Brief: The skyscrapers are mostly empty, the tourists are home and talk of New York’s decay is back. For the city’s real-estate barons, it’s time to put an end to it. A loose coalition of New York’s top property owners and managers is busily working the phones, pressing many of the city’s biggest employers -- including powerhouses like Goldman Sachs, Blackstone and BlackRock -- to speed up the return of workers. Their argument: It’s safe, and the eateries and shops that make Manhattan special can’t hold out much longer. Some are calling it the patriotic thing to do. “I’ve been really pushing the CEOs to bring people back into the office,” said Jeff Blau, the head of Related Cos., the developer behind the Hudson Yards project. “I’ve been using a little bit of guilt trip and a little bit of coaxing.” The reaction for now has been lukewarm. Behind the desperation lies fear of a vicious spiral. The longer commuters stay home, the more local businesses will disappear, and the less reason there is for anyone to return. Executives and firms who’ve made a fortune developing and owning the city’s towers are facing the prospect of a significant slump in demand and prices for offices and residential units. But the ramifications extend to all New Yorkers, Blau said. “I am watching the city decay as nobody is here,” he said. “Now is not the time to abandon the city and expect it to be in the same way you wanted it when you get back in a year from now.”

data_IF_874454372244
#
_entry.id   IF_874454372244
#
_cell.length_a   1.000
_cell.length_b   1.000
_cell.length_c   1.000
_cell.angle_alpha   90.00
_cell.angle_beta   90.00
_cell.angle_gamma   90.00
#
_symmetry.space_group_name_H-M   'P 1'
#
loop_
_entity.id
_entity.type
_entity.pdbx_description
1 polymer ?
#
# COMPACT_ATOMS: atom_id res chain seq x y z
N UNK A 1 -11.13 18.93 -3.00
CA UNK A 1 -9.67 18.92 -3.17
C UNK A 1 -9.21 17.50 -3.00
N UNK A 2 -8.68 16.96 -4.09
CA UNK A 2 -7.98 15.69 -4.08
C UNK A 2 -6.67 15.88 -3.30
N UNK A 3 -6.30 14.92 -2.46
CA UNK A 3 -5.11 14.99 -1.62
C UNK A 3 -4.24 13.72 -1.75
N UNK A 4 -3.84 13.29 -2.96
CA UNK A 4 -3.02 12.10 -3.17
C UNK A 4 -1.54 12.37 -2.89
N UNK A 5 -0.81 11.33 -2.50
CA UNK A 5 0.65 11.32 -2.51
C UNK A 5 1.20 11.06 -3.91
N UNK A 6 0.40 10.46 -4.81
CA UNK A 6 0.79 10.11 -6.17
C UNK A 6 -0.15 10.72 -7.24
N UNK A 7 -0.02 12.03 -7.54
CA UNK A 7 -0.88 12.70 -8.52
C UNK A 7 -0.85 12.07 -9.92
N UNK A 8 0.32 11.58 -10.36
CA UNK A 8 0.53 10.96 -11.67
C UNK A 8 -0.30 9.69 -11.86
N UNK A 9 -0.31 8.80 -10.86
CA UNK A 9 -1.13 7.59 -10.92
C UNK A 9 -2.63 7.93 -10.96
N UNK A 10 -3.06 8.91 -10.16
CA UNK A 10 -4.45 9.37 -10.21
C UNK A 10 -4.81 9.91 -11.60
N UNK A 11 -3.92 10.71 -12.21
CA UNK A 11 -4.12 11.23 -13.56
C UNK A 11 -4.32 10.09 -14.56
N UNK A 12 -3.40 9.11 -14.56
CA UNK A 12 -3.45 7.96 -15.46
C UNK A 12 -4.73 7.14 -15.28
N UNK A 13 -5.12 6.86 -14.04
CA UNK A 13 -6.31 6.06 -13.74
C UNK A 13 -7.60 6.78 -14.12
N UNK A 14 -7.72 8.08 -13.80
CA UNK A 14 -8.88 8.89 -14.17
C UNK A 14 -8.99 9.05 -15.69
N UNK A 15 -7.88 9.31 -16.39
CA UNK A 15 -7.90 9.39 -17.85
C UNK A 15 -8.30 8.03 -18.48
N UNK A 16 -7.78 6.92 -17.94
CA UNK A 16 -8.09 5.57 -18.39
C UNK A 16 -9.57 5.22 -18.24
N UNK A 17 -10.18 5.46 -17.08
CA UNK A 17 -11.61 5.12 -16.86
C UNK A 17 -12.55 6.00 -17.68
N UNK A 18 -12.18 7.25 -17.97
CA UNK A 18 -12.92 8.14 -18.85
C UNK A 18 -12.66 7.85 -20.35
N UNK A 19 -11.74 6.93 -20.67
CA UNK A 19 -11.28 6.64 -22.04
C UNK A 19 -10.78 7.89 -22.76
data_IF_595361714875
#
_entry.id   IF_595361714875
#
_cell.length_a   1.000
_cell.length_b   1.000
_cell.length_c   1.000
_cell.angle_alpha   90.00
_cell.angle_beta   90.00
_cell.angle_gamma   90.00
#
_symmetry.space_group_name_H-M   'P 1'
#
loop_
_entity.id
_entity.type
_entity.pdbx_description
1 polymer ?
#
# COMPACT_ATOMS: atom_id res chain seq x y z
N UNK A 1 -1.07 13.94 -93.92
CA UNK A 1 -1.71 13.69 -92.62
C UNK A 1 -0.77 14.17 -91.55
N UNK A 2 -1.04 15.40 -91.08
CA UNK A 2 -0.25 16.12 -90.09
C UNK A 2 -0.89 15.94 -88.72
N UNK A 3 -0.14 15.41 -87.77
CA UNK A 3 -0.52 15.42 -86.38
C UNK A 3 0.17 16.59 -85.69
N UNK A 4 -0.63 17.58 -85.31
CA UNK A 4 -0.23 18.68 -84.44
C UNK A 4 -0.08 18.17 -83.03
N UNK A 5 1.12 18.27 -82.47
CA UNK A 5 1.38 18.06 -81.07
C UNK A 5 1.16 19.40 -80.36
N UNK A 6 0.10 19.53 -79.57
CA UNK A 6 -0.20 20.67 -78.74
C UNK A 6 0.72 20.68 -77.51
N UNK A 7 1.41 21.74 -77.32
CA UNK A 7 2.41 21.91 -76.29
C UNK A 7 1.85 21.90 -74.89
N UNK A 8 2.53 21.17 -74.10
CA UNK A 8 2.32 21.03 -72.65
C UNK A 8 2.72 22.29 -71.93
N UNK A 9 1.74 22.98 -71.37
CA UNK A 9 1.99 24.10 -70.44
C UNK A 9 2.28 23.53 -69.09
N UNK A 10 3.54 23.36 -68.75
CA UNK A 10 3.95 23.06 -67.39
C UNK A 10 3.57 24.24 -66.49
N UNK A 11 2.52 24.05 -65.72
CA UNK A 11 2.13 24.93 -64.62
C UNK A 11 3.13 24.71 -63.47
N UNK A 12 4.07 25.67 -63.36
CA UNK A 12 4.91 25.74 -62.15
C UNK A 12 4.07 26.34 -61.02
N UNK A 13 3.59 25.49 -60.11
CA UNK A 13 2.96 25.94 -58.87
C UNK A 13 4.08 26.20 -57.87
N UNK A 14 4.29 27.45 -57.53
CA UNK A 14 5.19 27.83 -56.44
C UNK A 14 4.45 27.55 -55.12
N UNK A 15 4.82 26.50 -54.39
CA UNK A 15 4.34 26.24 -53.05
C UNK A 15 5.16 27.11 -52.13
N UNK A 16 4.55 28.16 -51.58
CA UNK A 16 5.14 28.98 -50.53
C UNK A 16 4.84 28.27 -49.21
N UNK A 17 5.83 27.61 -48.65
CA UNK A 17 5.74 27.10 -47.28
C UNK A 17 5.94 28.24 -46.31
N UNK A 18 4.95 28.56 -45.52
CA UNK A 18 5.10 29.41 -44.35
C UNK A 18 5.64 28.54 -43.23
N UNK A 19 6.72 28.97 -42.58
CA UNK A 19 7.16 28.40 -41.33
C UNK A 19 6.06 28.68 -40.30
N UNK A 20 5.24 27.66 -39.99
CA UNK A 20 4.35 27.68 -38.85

Brief: The pandemic has battered real estate investment trusts that focus on retail stores, with Bank of America Corp. analysts calling the second quarter the toughest ever for landlords in the modern era of REITs. Before the outbreak of Covid-19, store closings had been running at a slower pace than in 2019 — but now they’ve almost eclipsed last year’s total with still more than four months to go in 2020, the analysts said Thursday in a research report. The 9,544 of closures that Bank of America has tallied this year compares with 9,670 in all of 2019. The jump in shuttered stores is weighing on real estate investments tied to malls and strip centers. Even with rent collections ticking up last month, mall REITs lost 11.6 percent in the third quarter through August 19, the report shows, while strip REITs tumbled 10.3 percent. “Accelerated bankruptcies and store closings will still push occupancy lower into 2021,” the Bank of America analysts said in the report. “While near term investor focus is on rent collection, we look to leasing activity as a signpost of normalizing conditions.”